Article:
BOISE -- Six kids were pulled from their Boise home after Ada County Sheriff's detectives say they were in imminent danger due to "filthy and dangerous" conditions in their Boise home. Now, their parents are facing felony injury to child charges.
The sheriff's office started investigating Jamie and Lawrence Rose in May after someone reported concerning living conditions in their house. Detectives say it's one of the worst cases they've seen of children living in dangerous conditions.
"There's never one specific thing you can point at - we're calling this imminent danger because of this thing. It's a totality of the circumstances. It's the dirt, the grime, the feces, the lack of food, lack of running water," Lt. Ryan Jensen, lieutenant over the Ada County Sheriff's Office Criminal Investigations Division, said.
When deputies walked into the house Thursday morning, they say it reeked of feces and urine, there was animal feces on the ground and full cat litter boxes in several rooms. Officials say most of the house was covered with dirty clothes, debris, decaying food, and trash. Among the filth, they say they found a bottle of morphine left on a table in reach of the children.
"We kind of use the rule that you know it when you see it. And in my experience, that's the way it's been. You walk into a house and within a few seconds you realize, I wouldn't leave my own kids in this environment, I'm certainly not going to turn around and walk out the door and leave somebody else's kids in this environment. Albeit it's their own kids," Lt. Jensen said.
KTVB's Morgan Boydston knocked on the Roses' door in the Charter Pointe subdivision on Tuesday and after a minute or so of waiting, a man who appeared to be Lawrence came out. As soon as Morgan said, "Hey I am with -" he said, "Not interested, thank you," turned back to the house and closed the front door.
One neighbor told us he doesn't believe the kids have been in school for years and they run wild through their street.
The Ada County Sheriff's Office started investigating in May after someone reported concerning living conditions at Jamie and Lawrence Rose's house. But that wasn't the first time.
"We may get two, three, four of those - sometimes they're months apart so it's not like, oh, we got this one last week and got this one this week - it's months and months apart before we can essentially get enough to go get a search warrant and go in against that person's wishes," Jensen told KTVB.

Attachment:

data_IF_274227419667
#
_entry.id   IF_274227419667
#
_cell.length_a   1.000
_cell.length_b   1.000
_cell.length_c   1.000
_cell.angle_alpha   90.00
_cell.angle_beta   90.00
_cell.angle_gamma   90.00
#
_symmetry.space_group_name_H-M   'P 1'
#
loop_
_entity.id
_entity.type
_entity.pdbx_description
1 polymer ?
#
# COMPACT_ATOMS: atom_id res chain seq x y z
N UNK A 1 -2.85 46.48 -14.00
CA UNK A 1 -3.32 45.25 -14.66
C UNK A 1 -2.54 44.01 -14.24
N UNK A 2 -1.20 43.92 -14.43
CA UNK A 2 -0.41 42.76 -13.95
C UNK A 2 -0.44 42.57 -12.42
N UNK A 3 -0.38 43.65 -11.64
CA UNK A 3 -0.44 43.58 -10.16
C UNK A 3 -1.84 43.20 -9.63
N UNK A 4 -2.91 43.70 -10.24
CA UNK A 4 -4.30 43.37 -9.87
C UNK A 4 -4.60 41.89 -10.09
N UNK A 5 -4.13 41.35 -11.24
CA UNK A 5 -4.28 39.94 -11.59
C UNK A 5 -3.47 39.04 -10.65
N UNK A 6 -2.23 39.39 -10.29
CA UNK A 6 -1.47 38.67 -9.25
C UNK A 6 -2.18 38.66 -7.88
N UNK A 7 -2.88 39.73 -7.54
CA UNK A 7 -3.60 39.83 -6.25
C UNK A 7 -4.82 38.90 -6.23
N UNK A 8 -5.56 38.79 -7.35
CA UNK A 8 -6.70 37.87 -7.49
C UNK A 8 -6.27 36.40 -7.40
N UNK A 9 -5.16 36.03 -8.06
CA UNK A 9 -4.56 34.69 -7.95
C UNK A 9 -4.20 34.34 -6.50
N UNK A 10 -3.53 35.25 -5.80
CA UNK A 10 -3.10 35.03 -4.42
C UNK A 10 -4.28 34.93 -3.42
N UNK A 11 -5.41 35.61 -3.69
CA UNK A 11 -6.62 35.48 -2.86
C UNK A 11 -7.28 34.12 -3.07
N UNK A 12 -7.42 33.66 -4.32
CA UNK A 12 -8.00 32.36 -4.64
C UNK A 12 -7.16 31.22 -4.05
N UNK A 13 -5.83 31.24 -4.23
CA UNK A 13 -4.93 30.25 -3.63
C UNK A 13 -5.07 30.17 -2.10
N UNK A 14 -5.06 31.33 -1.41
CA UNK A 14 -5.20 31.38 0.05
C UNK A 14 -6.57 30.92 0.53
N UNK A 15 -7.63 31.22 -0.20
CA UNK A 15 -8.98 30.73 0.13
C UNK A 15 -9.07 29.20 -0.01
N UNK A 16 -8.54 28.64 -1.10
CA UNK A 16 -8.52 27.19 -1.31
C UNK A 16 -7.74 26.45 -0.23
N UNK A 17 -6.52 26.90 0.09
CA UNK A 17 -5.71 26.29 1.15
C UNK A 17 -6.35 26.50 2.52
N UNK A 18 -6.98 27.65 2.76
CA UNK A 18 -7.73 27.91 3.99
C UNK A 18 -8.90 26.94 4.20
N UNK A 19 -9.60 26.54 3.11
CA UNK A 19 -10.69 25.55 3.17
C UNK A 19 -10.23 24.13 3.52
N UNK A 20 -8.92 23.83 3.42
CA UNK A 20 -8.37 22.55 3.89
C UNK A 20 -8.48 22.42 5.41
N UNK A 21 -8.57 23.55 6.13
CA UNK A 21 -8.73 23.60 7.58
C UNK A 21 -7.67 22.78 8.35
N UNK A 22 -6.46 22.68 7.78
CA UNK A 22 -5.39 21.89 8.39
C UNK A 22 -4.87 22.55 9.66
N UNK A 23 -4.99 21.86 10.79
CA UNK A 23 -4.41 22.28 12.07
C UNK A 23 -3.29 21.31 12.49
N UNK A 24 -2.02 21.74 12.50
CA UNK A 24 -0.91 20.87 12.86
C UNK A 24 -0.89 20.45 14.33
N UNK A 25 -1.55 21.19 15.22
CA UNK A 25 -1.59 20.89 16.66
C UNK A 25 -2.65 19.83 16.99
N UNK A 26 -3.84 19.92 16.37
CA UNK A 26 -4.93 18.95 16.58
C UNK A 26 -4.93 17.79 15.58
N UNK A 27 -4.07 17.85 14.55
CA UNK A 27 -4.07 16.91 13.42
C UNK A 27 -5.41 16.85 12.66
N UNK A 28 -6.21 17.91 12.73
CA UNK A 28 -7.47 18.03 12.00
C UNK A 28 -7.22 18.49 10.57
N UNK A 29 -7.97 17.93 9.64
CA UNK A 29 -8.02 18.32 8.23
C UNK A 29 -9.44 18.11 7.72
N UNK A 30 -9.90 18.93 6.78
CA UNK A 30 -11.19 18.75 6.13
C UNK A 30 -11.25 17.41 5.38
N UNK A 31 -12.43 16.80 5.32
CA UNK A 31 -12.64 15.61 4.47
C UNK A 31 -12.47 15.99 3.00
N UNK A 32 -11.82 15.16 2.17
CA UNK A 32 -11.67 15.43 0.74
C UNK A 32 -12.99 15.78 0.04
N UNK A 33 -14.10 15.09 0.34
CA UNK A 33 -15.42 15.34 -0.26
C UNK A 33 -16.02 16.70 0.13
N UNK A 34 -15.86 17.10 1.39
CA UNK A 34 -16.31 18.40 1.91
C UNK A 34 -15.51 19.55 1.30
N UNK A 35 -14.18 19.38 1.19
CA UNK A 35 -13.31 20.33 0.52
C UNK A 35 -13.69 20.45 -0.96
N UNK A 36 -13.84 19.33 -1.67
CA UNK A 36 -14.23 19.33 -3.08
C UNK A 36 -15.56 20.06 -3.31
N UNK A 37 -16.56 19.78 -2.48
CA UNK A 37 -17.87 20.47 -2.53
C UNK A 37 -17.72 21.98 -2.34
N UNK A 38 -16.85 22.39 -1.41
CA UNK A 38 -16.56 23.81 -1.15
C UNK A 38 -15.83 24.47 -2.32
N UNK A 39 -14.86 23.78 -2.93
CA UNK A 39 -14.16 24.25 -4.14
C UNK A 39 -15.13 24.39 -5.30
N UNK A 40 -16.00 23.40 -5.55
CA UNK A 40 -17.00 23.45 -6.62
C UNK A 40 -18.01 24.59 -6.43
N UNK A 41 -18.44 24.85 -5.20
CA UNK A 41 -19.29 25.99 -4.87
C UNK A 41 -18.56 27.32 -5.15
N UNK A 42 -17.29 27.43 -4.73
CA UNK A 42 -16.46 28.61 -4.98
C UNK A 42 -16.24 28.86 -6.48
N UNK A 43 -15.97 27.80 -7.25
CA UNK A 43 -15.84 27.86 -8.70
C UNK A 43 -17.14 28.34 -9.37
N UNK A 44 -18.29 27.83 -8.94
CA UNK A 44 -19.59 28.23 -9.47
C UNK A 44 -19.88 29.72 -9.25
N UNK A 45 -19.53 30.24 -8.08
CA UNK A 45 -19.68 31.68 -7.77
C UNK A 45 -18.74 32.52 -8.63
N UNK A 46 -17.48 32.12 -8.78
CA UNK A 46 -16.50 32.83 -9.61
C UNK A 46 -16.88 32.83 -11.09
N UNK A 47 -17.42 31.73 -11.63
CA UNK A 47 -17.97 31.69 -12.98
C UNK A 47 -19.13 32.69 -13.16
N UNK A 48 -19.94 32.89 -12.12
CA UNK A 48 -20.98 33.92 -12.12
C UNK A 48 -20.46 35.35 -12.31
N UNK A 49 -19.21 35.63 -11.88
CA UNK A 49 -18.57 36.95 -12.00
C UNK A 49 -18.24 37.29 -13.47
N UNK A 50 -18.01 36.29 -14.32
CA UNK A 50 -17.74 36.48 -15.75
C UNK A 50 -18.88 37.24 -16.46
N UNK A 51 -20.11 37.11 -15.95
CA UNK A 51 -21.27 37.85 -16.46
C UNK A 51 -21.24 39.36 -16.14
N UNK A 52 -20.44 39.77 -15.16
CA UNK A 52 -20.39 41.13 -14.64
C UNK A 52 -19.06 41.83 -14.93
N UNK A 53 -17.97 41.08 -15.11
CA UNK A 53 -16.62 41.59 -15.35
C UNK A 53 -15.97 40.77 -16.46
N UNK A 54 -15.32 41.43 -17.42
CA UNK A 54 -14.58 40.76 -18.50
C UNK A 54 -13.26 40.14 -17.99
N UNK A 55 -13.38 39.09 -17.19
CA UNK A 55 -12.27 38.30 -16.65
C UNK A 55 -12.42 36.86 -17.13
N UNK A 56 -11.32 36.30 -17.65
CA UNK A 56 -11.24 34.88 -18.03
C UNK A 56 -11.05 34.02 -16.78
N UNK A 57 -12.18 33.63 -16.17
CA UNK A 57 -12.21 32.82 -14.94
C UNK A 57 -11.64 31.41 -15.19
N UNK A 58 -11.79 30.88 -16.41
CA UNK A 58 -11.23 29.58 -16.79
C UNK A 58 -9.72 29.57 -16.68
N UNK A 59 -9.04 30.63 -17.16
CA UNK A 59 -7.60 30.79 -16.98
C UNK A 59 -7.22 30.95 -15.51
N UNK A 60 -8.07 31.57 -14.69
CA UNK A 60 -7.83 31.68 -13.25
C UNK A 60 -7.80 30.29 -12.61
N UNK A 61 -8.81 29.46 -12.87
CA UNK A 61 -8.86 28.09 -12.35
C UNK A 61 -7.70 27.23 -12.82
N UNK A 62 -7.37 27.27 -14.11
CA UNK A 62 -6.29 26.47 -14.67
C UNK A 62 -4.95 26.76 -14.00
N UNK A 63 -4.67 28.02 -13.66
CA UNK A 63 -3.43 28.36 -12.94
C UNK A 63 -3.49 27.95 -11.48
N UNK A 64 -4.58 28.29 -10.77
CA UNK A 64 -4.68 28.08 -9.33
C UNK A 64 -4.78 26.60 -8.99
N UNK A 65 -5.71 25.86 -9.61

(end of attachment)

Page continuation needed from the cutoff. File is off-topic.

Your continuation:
Detectives say they looked into similar complaints over the last several years but they weren't able to look inside the home or talk to the children until last week. Detectives were able to get enough evidence to get a search warrant, which they served on Thursday morning.
"In order to get a search warrant we're going to need something more than just one person calling in and saying hey that house is horrible on the inside. Sometimes it's another person that's been inside that home as well sometimes somebody will have taken some pictures," Lt. Jensen said.
"But at some point we're going to reach a threshold where we have reasonable belief, or it's more likely than not, that this house truly is in those conditions that we need to intervene. And then we put that on paper to a sworn affidavit outlining every reason why we believe we need to enter this house against this person's permission or without their consent. Then we would go in - which is what happened in this specific case."
Officials declared the kids - who are between 4 and 14 years old - in imminent danger. The six children were placed in the custody of the Idaho Department of Health and Welfare and their parents were arrested and charged with felony injury to child.
"You go into that situation and you immediately think this isn't a safe environment. And when those cases happen we have a responsibility to do our job which is to protect the children and intervene. And unfortunately there's those situations where we have to remove them from that situation and charge people with crimes," Jensen added.
In general, Idaho Health and Welfare will temporarily remove kids in "imminent danger" and make temporary living arrangements pending a "Shelter Care Hearing" within 48 hours. At that court hearing, Idaho Health and Welfare Public Information Officer Chris Smith says a judge determines whether the kids should go back home or if they need to stay in custody until another hearing, called an "Adjudicatory Hearing", which must be held within 30 days. There, the judge decides if the children were abused or neglected and determines whether they should stay in protective care or go back with their parents.
"We want to disrupt the children's lives as least amount as possible," Jensen added.
The couple was released from jail after posting a $25,000 bond each. Their next court appearance is set for July 6. Felony injury to a child is punishable by up to 10 years in prison.